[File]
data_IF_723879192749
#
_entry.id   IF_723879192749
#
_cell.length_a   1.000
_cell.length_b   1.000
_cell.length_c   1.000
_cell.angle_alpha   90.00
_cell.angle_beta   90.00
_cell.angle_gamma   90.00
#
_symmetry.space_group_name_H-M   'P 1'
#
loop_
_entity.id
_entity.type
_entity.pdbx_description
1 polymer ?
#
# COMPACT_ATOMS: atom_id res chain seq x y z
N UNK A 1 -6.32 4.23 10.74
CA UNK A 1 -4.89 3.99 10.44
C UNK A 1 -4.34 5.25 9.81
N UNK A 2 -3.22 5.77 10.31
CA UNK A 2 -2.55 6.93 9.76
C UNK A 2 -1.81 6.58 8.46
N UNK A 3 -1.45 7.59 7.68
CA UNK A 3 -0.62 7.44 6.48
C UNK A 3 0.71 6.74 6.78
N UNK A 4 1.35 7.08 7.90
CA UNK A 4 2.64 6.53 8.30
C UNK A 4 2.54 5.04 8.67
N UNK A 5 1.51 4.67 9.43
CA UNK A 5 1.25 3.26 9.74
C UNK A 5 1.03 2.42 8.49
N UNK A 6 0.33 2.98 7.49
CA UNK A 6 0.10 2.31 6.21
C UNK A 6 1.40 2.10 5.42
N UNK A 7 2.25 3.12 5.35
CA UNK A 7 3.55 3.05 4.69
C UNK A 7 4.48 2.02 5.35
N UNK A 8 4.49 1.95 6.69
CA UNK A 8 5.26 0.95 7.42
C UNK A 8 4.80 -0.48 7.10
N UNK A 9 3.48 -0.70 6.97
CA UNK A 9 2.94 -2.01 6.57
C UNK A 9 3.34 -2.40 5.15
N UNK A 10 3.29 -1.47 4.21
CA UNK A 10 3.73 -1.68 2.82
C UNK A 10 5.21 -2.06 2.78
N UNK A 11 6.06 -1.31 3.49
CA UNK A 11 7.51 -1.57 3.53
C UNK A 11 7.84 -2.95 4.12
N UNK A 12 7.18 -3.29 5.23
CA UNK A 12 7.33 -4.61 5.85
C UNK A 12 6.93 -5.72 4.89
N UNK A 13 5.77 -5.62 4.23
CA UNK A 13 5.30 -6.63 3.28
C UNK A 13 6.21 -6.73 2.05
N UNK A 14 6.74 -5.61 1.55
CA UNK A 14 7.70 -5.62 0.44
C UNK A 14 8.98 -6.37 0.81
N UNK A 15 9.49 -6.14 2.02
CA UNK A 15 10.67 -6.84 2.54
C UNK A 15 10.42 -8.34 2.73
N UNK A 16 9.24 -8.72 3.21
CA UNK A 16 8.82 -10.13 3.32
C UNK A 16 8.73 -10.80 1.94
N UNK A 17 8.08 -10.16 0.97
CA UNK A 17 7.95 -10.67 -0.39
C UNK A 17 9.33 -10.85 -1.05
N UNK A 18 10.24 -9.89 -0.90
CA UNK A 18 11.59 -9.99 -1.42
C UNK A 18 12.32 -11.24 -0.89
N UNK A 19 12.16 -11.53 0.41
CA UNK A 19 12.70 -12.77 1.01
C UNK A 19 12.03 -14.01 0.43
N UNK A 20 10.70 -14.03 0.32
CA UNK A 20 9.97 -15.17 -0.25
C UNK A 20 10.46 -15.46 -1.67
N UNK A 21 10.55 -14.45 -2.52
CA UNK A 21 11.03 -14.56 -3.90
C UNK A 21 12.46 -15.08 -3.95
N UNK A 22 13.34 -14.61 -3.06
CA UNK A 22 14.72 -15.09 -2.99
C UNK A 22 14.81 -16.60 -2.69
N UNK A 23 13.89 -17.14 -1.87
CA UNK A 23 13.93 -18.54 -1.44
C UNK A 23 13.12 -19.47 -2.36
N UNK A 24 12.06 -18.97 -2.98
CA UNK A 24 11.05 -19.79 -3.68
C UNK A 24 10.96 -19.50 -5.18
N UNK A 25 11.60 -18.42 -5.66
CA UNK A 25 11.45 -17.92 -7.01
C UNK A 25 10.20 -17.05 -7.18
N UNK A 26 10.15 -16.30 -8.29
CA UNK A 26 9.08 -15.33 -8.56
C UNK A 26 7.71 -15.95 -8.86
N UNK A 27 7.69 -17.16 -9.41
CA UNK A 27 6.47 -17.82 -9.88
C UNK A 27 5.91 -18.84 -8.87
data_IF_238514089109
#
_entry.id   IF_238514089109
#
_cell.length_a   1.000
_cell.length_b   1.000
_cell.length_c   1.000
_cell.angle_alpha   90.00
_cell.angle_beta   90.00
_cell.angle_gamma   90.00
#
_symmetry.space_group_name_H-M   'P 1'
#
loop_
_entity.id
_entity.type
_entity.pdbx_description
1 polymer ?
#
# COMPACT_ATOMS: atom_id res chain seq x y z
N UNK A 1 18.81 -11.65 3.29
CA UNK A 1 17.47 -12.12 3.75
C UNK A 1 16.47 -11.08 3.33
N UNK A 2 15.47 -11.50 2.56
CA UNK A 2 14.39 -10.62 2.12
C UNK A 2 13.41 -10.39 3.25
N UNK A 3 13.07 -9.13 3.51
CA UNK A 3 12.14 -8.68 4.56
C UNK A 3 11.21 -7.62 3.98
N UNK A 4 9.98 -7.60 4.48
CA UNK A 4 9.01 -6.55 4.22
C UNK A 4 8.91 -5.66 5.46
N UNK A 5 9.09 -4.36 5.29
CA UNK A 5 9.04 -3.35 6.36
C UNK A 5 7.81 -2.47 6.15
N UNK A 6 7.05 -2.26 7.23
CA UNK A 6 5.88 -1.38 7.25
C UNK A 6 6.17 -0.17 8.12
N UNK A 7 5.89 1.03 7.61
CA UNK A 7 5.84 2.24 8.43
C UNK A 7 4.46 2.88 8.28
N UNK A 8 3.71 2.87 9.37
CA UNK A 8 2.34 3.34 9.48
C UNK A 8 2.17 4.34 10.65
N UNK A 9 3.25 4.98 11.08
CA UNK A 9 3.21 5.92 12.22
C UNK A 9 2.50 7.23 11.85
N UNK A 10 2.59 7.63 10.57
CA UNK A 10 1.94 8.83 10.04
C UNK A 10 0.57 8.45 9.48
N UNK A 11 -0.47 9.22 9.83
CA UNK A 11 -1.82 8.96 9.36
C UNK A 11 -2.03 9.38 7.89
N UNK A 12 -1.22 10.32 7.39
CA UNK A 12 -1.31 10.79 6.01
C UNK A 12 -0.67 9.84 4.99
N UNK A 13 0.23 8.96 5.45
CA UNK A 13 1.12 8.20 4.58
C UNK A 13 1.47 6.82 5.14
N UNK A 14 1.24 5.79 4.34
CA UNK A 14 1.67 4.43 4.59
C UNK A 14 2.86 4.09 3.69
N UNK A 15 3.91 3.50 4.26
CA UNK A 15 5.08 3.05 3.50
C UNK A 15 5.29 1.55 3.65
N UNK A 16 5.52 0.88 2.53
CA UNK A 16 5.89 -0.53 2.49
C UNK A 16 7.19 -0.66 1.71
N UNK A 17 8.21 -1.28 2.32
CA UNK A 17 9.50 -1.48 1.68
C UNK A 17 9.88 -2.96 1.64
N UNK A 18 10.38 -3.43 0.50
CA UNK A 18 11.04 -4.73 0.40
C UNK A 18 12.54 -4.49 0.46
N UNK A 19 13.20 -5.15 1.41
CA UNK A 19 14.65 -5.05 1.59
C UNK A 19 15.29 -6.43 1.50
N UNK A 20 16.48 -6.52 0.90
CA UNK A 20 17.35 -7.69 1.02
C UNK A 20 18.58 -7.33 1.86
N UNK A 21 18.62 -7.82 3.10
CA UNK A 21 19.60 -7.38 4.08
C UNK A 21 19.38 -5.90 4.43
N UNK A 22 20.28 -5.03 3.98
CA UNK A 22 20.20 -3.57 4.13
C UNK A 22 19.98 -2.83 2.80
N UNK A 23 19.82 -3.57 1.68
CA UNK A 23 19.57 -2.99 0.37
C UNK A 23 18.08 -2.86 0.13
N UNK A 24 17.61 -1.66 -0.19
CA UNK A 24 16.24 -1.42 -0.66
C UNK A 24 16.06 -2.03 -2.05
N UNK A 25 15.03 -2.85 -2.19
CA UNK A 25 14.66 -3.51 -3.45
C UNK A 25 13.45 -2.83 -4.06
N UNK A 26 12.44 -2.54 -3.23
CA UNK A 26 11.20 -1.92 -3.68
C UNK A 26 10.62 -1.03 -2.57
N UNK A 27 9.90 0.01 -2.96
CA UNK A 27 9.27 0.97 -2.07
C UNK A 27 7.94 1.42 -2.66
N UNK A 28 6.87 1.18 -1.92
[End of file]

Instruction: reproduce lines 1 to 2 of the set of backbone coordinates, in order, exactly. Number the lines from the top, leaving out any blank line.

data_IF_723879192749
#